Providential Symmetry

Jesus said,  “Do not let your hearts be troubled.  Believe in God, believe also in me.  In God’s house there are many dwelling places…where I am there you will be also.” from John 14:1-3

Providential symmetry.  That’s what I call moments when life is integrated with an almost eerie (or ethereal) re-membering of space/place/passage of time.

I had one of these brushes with the Divine geometry that links lifetimes and the goad toward purpose/insight/understanding of who we are as I was driving home from the opening football game of UNC’s 2010 season.

This game had been a gut-wrenching experience from start to finish—and you can start it back weeks/months ago when the team had to start wondering about what players it would have on the field this opening night because of NCAA investigations.  The whole prolegomena to this night had been a wilderness wandering so I wonder why it startles me so that my “signal” still wandered after the game.

Driving up 75N in Atlanta my GPS wouldn’t work.  Finally I got the little blue light that makes your heart sing—when you know your location has been detected by the Great Eye in the Sky and you are officially “somewhere” and can be directed to your destination.  The blue light flashed and pulsed and I anticipated finally some certainty about how to get back to the hotel so my exhausted children could lie down and go to sleep.

Instead, my location came back as near a cemetery in the nether regions of Tennessee—nowhere near where my body was actually moving on the highway in Atlanta in a minivan of people who felt lost too.  A strange satellite hiccup?  A crossing of wires?  It felt random until I began zooming out to see where this cemetery in TN was and how my GPS could think I was there.  I got a chill in my spine when I saw that the GPS said we were near Bell Buckle, TN.

That’s where the providential symmetry comes in—my GPS was locating me near a place from the past my husband and I shared with this game of football.  When John and I fell in love he was a graduate assistant football coach at Vanderbilt and the head coach at that time took the team out to a place called Bell Buckle for training camp in the summers.  That was an unusual thing for a college to do—mostly pro teams go off for training camp and college teams just come to school a little early and stay in the dorm and have practice twice a day.  But, when John was at Vanderbilt just starting out in his career they went to Bell Buckle and it was a boot camp atmosphere.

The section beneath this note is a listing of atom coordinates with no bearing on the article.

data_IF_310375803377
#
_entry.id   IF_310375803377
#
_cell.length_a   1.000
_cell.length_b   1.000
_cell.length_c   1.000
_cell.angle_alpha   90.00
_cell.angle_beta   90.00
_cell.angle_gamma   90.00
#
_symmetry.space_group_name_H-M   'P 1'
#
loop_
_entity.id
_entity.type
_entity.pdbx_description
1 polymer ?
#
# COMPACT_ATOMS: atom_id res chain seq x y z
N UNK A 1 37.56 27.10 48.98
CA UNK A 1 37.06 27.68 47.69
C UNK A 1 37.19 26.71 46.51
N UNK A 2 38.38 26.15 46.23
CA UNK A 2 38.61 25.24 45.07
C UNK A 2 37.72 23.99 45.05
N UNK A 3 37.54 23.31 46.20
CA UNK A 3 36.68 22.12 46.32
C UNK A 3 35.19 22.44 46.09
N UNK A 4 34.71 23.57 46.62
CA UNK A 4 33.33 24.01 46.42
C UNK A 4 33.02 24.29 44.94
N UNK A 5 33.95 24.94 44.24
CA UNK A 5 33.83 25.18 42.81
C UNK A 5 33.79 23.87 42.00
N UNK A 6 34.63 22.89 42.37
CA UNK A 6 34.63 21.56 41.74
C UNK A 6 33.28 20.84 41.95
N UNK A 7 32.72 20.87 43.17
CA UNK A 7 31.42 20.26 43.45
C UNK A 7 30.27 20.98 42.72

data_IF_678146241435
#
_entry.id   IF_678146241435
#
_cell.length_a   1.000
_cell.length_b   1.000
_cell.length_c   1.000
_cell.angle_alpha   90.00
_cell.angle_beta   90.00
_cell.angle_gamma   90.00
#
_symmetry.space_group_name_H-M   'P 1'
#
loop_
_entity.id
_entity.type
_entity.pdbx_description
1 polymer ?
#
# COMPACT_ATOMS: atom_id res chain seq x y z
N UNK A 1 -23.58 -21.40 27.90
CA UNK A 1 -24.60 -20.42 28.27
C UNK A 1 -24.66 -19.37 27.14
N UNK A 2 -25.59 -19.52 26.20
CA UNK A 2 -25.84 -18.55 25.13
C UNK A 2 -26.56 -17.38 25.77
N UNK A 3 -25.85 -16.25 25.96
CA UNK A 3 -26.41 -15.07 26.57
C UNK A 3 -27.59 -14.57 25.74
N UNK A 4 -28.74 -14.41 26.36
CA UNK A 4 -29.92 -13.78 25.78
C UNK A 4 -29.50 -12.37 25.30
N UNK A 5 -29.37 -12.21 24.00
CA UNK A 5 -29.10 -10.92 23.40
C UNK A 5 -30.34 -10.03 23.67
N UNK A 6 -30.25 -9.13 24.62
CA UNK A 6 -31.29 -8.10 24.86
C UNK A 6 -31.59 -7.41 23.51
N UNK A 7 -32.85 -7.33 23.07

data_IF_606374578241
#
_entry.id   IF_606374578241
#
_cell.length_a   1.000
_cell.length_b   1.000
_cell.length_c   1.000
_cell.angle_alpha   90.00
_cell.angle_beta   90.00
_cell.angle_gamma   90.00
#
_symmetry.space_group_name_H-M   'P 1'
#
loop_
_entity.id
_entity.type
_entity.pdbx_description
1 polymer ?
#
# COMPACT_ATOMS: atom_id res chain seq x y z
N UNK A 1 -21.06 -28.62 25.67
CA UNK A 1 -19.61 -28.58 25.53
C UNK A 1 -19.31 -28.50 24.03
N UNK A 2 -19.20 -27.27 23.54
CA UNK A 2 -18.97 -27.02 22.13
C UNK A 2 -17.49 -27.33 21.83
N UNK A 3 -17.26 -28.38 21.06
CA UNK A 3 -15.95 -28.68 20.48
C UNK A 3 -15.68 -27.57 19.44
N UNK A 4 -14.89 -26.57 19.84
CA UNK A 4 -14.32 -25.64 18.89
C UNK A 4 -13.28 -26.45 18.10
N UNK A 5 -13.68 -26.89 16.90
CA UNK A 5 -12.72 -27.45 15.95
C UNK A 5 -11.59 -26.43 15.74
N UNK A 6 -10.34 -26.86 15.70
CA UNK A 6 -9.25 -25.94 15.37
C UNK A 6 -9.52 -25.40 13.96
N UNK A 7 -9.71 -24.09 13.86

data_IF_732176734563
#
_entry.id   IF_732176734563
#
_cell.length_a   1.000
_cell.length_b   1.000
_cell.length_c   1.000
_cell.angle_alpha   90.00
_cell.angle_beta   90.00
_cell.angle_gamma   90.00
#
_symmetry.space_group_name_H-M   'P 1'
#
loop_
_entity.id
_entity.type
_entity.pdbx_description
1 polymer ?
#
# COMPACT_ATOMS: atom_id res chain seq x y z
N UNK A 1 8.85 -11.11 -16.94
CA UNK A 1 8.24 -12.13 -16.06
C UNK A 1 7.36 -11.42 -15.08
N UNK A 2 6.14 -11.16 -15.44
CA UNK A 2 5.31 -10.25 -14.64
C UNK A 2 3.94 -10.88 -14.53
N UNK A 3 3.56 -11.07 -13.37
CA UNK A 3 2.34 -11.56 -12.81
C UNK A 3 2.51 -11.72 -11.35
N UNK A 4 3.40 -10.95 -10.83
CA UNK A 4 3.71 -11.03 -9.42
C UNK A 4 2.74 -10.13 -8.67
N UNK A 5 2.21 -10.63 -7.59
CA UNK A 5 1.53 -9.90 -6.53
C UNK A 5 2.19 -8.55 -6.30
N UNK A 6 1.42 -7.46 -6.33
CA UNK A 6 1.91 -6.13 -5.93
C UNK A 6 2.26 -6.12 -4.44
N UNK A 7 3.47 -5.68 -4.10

John was a young coach just getting started and he was at the bottom of the pecking order.  He did everything from watching film all night long to changing light bulbs in the football office.  His first summer at Bell Buckle was a rite of passage—he worked past exhaustion to get everything done that was demanded of him.  Some nights he would not sleep at all—and he thought of quitting but he didn’t.  He hunkered down and worked his way through the experience.

Many think football coaches must not have much to do.  In fact, lots of people ask me what else my husband does when they hear he is a football coach—like he must have a day job.  They don’t realize that he works 16-18 hour days most days of the week during football season.  He works 7 days a week most weeks.  Most people have no idea how much coaches work and how intense the pressure is.  Coaches work themselves to exhaustion and are scrutinized by sports writers, bloggers, fans who see you in restaurants, and even people you thought were your friends.  Coaches have to be ready to move at the drop of the hat if the team loses too much or if some power-that-be decides the team needs to go in a different direction.  And coaches can work hard, do an excellent job with their players, do everything right and still get blamed for things they had nothing to do with.  Bell Buckle was a rite of passage into this pressure-packed, intense, arbitrary, alternative reality that is my husband’s career.